I run down the escalator. At the bottom, freedom awaits. Shit, I don’t have any of my things: phone, wallet, passport. I need to give someone in the hospital my e-mail address, so I can get my stuff back. I run back up the downward-heading escalator. A wedding ceremony has commenced in the lobby. My dad wears an orange blazer and bow tie with black pants and my mom’s in a white dress. I run towards my dad with a piece of paper that has my e-mail address on it, and I feel the black man’s presence. I look up to see the man in his red and white polo staring at me from a balcony two floors up. I bolt back in the direction of the escalators as the man leaps from the balcony, tucking and rolling onto the ceramic floor. Wielding his gun, I’m within shooting range. The escalators are close, but they no longer signify freedom. This is it. Mike, you have to teleport. I know you’ve never done it, but it’s your only hope. Otherwise, you die. I visualize a beach in Hoi An, Vietnam: the palm trees, the waving ocean, beautiful azure, the smell of sea salt. Get there! I feel myself on the beach, my toes sinking into the sand as a bullet rips through the right side of my lower back and I crash face first onto the ceramic floor of the hospital lobby. The beach fades as I try to hang onto it. Get there! My consciousness slips in and out, blood pours from my torso, the pain unbearable as my eyes fixate on the escalator. The man straddles above me and presses his gun into the back of my neck. I feel the gat’s warmth against my skin. Fade to black.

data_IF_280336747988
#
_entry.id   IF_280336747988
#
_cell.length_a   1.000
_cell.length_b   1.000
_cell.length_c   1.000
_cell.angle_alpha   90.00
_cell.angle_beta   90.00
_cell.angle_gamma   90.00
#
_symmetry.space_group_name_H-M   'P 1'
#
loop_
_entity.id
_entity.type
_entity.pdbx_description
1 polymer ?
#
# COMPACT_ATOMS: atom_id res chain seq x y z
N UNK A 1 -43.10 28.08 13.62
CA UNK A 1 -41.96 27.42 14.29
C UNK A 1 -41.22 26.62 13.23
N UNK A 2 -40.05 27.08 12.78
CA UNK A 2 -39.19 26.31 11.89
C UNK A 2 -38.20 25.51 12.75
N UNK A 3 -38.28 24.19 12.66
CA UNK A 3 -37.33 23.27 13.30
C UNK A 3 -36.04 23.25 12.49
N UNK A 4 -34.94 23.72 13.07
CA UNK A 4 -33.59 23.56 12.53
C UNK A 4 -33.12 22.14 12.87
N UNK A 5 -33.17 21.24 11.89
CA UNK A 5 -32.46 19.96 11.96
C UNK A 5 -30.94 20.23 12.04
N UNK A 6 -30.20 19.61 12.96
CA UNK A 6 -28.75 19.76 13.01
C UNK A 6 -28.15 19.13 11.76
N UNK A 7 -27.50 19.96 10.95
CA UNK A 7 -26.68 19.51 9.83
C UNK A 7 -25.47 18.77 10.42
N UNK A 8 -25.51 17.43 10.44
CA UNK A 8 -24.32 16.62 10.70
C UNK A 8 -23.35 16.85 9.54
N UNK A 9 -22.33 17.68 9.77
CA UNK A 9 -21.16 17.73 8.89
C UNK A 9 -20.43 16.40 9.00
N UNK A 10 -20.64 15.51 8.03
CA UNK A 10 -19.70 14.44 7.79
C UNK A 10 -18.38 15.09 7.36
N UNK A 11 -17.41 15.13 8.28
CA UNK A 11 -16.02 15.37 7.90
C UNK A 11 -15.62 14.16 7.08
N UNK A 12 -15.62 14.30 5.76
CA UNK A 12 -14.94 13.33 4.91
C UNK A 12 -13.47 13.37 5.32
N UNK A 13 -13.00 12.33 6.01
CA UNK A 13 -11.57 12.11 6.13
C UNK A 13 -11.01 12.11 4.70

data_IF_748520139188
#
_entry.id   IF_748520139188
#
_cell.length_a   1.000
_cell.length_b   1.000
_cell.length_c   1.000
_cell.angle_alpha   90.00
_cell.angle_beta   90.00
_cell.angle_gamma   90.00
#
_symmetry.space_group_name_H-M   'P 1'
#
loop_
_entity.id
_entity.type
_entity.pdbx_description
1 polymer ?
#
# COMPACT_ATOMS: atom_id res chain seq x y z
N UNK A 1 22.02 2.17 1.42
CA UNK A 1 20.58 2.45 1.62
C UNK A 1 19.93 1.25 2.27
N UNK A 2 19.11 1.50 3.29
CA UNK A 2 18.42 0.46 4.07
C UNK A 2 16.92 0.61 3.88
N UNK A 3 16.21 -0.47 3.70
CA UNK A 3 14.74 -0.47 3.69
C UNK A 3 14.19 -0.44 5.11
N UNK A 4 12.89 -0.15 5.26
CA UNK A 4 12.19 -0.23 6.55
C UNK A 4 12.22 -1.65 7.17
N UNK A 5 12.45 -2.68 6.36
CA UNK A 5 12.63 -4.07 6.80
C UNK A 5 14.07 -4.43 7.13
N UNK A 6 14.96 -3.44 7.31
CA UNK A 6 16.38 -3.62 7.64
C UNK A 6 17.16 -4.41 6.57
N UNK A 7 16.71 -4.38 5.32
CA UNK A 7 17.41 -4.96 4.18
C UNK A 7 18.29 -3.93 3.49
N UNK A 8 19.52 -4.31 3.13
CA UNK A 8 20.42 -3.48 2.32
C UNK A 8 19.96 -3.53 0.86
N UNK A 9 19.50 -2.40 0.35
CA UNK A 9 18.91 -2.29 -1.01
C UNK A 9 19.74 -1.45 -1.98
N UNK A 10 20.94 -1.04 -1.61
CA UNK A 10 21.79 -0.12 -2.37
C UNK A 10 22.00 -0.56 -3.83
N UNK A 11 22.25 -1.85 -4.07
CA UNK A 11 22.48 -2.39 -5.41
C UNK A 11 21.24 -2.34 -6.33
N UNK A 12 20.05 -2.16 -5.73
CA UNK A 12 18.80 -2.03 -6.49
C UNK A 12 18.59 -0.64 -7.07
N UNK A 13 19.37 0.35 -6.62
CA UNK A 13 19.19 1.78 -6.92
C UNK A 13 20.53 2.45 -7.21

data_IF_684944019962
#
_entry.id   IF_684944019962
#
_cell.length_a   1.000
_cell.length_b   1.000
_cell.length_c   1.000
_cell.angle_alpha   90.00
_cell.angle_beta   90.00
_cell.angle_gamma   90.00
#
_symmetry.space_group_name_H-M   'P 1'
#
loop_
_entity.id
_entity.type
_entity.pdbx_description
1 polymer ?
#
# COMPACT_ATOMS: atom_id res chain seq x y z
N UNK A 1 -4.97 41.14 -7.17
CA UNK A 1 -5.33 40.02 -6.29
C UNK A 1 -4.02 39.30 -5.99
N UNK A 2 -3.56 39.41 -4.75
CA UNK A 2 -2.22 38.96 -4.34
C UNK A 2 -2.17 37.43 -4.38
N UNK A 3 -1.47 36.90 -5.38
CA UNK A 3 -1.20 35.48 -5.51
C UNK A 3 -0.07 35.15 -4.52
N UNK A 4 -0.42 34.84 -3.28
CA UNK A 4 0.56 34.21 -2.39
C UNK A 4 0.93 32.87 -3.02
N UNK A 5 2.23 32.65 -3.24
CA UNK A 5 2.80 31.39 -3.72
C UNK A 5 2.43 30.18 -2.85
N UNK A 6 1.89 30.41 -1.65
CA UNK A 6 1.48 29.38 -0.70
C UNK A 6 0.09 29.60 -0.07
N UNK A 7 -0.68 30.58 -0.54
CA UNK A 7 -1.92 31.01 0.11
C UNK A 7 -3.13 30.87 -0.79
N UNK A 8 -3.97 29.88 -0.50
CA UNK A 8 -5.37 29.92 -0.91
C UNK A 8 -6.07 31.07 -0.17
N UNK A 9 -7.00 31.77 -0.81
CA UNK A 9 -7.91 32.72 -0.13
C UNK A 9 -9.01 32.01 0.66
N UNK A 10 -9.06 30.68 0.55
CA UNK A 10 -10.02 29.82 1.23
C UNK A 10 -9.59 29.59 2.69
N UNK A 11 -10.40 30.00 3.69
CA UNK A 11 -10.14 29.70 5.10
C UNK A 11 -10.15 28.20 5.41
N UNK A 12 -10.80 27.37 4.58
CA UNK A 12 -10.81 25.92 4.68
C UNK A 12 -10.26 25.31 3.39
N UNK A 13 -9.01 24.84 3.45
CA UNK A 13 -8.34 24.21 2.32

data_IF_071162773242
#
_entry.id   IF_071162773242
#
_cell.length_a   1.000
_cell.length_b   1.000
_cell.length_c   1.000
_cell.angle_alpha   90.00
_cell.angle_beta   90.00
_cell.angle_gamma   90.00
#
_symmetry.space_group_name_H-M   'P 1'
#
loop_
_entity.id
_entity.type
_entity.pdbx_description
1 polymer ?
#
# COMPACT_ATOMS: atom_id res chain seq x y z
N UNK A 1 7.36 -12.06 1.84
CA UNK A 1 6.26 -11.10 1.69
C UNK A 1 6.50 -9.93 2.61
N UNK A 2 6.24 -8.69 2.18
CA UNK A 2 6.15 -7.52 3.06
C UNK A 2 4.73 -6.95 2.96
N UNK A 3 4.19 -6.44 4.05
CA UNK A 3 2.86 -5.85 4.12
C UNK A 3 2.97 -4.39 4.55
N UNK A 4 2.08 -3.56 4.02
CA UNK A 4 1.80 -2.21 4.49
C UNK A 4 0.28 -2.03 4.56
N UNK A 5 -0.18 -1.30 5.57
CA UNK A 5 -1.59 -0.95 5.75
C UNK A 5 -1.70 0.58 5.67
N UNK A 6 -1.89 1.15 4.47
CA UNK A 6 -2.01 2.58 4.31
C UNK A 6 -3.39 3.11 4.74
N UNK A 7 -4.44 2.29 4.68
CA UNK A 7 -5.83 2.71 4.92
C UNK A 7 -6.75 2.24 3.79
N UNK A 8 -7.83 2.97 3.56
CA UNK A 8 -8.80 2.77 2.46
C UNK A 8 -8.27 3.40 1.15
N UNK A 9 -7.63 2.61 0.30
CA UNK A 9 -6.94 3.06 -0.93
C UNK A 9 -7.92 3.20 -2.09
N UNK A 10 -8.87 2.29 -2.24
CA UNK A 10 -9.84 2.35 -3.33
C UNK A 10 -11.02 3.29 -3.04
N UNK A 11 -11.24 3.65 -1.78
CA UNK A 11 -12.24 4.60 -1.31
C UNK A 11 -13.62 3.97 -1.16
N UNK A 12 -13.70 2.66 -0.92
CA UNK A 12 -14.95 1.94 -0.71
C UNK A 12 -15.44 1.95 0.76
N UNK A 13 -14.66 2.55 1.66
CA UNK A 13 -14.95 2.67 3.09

Nothingness. Stillness. Where am I? Is this death?
“I think so,” a small being that I can’t see, yet somehow know is green in colour, telepathically responds from the upper right section of this black void.
I’m dead? Now what?
“We’ll see,” he telepathies. I have no body, just consciousness in an infinite, empty space. I don’t know what to do, and I’m not sure anything can be done. How long does this last?
“We’ll see” the being telepathies.
This is strange. I’m really dead . . . Black, weightless, clean, vacuum, nothing, a green being that I can’t see, empty and complete. My life didn’t flash before me, but I’m no longer human, no longer Michael Sanders.
Red and white and dark, I sense an umbilical cord and feel something kick. I’m inside the womb of a human and I feel like an embryo. Am I being reincarnated already?